Stewart’s Shops misses appeal deadline, Voorheesville’s lawsuit win stands

— From Stewart’s Shops

Stewart’s had a very slim chance of building a new shop on Maple Avenue in Voorheesville.

VOORHEESVILLE — Stewart’s Shops neither filed an appeal nor asked for an extension in its attempt to overturn a lower court’s ruling in its first-ever lawsuit brought against a municipality, laying to rest two years of legal wrangling and six years of development drama

The company filed its lawsuit against Voorheesville in September 2019, claiming there had been a “targeted effort” to prevent Stewart’s from building a new shop on property it owns at 112 Maple Ave., site of the now-closed Smith’s Tavern. 

Stewart’s was seeking to have the village’s zoning code, adopted in May 2019, declared null and void “on the ground that it fails to conform to a properly promulgated Comprehensive Plan,” the company’s original complaint stated, and it was also asking that the zoning district created by the new code around 112 Maple Ave. be declared a case of illegal spot zoning.

In November 2020, the judge in the suit, James Ferreira, tossed the case, stating in his decision that the village’s zoning code had been “reasonably related to legitimate government interests.” Ferreira also concluded it was not spot zoning because, when the village adopted new zoning, it “changed the zoning of numerous properties in the Village, including all of those in the Creekside Commercial District,” where 112 Maple Ave. is located.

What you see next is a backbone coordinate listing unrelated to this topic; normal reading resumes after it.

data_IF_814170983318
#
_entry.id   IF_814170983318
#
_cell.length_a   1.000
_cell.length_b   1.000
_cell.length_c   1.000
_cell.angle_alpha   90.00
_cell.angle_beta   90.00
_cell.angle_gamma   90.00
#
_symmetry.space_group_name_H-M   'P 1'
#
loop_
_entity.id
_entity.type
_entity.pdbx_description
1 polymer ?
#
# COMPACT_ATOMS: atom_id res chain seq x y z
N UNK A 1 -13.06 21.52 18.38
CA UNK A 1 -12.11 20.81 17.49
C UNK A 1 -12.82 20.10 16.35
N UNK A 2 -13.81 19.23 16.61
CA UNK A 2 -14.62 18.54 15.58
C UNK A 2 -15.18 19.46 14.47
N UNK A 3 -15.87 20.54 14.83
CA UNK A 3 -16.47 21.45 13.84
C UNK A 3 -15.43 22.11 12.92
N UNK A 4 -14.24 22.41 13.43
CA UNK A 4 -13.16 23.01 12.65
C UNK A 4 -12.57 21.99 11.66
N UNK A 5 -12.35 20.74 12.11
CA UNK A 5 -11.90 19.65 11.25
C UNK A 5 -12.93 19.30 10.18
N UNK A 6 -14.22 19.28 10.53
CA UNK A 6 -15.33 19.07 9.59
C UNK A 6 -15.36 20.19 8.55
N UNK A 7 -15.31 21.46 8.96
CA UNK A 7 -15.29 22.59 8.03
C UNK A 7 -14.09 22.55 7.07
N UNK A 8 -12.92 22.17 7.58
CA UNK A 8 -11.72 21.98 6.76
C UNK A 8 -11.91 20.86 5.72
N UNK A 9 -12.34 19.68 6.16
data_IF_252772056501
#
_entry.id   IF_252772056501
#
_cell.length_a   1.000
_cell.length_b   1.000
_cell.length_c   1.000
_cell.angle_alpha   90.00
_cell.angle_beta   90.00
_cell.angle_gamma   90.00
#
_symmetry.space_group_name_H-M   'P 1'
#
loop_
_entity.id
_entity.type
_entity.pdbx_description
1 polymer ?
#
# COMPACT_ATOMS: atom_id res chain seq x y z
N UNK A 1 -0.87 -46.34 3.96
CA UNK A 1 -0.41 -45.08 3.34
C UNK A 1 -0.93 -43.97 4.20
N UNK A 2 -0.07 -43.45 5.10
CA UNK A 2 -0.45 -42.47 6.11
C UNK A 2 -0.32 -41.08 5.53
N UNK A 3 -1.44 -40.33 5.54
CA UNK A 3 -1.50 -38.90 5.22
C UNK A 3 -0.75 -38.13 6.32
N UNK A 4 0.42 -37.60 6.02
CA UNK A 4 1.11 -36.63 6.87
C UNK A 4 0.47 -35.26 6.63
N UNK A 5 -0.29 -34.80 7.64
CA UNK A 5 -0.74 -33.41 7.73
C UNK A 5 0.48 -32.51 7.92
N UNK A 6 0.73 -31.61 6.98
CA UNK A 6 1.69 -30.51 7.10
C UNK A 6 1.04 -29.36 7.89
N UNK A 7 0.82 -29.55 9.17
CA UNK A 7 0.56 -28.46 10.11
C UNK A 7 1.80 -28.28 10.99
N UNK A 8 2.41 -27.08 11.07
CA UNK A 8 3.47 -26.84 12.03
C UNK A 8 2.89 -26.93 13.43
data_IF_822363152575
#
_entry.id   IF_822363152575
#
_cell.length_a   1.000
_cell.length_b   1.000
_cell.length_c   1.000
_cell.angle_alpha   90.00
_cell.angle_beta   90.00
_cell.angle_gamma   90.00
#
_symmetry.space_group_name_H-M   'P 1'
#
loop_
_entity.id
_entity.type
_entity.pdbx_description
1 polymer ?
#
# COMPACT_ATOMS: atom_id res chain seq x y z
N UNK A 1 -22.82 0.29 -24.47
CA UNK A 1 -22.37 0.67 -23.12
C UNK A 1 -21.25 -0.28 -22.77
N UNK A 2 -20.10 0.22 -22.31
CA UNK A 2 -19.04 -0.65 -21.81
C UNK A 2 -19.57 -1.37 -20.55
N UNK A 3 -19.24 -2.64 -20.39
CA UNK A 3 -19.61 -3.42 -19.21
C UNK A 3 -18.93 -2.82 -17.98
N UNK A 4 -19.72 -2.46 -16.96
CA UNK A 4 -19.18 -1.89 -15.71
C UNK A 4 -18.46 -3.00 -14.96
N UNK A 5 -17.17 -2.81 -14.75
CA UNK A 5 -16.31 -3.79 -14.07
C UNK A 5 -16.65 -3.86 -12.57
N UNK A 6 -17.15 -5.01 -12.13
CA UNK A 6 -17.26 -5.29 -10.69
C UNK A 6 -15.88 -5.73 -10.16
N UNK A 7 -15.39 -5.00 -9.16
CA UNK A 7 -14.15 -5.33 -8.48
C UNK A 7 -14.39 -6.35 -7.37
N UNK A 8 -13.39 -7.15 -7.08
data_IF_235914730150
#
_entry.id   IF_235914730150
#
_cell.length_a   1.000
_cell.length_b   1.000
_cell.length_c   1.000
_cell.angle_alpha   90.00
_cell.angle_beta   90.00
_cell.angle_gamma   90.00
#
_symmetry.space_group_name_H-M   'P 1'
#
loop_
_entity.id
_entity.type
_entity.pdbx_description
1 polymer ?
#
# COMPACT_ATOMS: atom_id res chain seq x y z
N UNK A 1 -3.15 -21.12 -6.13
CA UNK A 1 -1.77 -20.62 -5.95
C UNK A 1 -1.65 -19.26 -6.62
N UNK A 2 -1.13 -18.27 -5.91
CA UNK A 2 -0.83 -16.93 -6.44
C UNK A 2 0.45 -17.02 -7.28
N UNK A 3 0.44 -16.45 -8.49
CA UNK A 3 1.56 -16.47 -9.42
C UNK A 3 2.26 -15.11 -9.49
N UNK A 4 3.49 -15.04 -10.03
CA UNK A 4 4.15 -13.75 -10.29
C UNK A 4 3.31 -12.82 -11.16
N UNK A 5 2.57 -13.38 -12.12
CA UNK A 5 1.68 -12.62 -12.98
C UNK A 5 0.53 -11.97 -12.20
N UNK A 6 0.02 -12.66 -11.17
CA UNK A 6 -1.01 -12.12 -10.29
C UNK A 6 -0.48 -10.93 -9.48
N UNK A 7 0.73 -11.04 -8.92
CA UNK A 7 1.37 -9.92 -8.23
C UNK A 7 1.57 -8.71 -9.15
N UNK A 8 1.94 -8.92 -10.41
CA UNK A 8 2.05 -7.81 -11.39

Stewart’s in January asked the state Supreme Court’s Third Appellate Division — the middle level in the state’s three-tiered court system — to overturn Ferreira’s decision and had until July 14 to file its appeal brief. The company also had the opportunity to ask the court for a three-month extension to file the appeal, but did not do that either by July 14. 

Erica Komoroske, director of public affairs for Stewart’s, declined to comment when asked why Stewart’s neither filed an appeal nor asked for an extension. 

Voorheesville’s new mayor, Rich Straut, was hesitant at first when asked for comment because, even though the time to file the appeal had passed, he was still waiting on verification. 

Voorheesville’s attorney, Rich Reilly, told The Enterprise he could not confirm an appeal hadn’t been filed because he wasn’t the attorney of record on the case; Whiteman Osterman & Hanna had defended the village. 

The case was a mandatory e-file. 

Stewart’s did not file an appeal through the New York State Courts Electronic Filing System as of July 14, according to the Third Appellate Division clerk’s office, nor did the company submit anything to the clerk’s email box.

With the understanding that no appeal had been filed, Straut said, “I’ve believed all along that we are on solid ground, and, if in fact, they have not filed an appeal, then I think that’s an indication that they believe we’re on solid ground as well.”

Straut has always been a fan of Stewart’s Shops; “I grew up with them,” he said.

And he’d welcome the company back into the village if “they can come back with a proposal that meets our comprehensive plan and our zoning and doesn’t have any unacceptable adverse impacts,” he said.


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